Should governments sweeten the vaccine pill with incentives?
Pay people to be vaccinated, says Julian Savulescu
Governments all over the world are desperate to distribute an effective vaccine for Covid-19. In May President Trump announced Operation Warp Speed – “a massive scientific, industrial, and logistical endeavor unlike anything our country has seen since the Manhattan Project” to develop a vaccine before the end of the year.
Trouble is, how do you convince enough people to get a vaccine to achieve herd immunity? Researchers differ, but some believe that as many as 82% need to be vaccinated. In the United States, a country with a strong anti-vaccination movement, this could be difficult. According to a paper in JAMA, “Recent surveys … suggest only 3 in 4 people would get vaccinated if a COVID-19 vaccine were available, and only 30% would want to receive the vaccine soon after it becomes available.”
Oxford’s Julian Savulescu has proposed a solution in the Practical Ethics blog: pay people to be vaccinated.
The advantage of payment for risk is that people are choosing voluntarily to take it on. As long as we are accurate in conveying the limitations in our confidence about the risks and benefits of a vaccine, then it is up to individuals to judge whether they are worth payment.
Indeed, if a vaccine is judged to be safe enough to be used without payment, then it is safe enough to be used with payment.
A payment model could also be superior to a mandatory model. There may be considerable resistance to a mandatory model which may make it difficult, expensive and time consuming to implement, with considerable invasion of liberty. In a payment model, people are doing what they want to do.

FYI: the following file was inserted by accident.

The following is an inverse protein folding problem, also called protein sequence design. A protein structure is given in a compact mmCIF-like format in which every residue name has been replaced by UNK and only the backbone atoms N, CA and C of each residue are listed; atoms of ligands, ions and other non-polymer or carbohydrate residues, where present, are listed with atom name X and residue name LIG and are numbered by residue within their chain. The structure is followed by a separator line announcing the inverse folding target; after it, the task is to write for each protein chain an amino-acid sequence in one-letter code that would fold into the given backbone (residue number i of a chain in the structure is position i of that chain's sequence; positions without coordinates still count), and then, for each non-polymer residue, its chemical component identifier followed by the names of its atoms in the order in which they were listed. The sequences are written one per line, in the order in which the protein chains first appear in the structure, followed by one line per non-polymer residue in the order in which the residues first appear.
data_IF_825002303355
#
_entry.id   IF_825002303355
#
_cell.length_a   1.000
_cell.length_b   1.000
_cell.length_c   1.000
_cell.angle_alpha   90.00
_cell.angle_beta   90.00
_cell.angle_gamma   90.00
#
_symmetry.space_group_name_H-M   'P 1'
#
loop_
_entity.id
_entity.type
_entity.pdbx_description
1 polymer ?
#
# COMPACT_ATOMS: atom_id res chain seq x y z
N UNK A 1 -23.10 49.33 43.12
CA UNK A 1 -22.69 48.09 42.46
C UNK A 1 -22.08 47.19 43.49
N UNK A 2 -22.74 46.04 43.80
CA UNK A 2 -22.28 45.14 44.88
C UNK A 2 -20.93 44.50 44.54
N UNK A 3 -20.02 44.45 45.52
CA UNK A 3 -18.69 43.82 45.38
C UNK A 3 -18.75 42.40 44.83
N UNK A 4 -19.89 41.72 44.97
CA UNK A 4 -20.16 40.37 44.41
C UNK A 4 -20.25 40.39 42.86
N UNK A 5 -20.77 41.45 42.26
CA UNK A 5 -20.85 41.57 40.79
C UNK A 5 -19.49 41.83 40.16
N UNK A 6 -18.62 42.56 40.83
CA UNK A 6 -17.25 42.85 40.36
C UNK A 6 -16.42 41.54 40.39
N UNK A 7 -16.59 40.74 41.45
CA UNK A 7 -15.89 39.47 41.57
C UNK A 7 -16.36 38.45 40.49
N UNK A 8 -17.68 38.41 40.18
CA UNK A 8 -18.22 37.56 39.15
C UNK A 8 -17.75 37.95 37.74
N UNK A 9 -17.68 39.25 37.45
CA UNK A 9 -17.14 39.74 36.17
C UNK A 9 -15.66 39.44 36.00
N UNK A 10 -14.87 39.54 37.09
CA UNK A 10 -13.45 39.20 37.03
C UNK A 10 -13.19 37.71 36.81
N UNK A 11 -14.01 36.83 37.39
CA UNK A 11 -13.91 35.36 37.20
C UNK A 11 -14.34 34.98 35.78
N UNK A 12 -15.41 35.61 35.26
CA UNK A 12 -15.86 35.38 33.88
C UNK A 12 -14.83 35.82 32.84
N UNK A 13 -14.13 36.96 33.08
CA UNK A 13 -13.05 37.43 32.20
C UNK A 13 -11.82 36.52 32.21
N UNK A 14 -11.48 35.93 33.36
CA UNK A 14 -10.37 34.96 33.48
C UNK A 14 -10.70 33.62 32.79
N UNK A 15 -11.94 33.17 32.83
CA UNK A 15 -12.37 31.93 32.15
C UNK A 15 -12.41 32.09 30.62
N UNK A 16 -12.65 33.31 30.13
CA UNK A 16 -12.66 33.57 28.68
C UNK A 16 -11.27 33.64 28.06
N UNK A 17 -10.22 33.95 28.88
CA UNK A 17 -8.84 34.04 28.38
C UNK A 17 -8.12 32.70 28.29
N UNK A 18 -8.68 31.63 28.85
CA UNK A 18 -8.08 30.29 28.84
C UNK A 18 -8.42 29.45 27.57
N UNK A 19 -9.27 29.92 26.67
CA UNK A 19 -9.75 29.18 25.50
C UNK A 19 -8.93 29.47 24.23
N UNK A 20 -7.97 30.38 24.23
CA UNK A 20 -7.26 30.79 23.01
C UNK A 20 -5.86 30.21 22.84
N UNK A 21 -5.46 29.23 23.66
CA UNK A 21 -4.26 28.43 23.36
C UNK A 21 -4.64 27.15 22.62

A payment model could also be very cheap, compared to the alternatives.
The incentive need not be in cash. People who have been vaccinated could receive special privileges, like being able to walk around without a mask or not to socially distance.
Some might object that this is shaming the non-vaccinators (some of whom might be excluded from vaccination for health reasons), just as presenting those who evaded conscription with a white feather was a method of shaming perceived free-riders. But there is a good reason to require the non-vaccinated to continue to wear masks and practice social distancing: they do represent a threat to others, a direct threat.
Savulescu concludes that a mixture of policies could be developed as an alternative to mandatory vaccination.
It is better that people voluntarily choose on the basis of reasons to act well, rather than being forced to do so. Structuring the rewards and punishments in a just and fair way is one way of giving people reasons for action.
Michael Cook is editor of BioEdge
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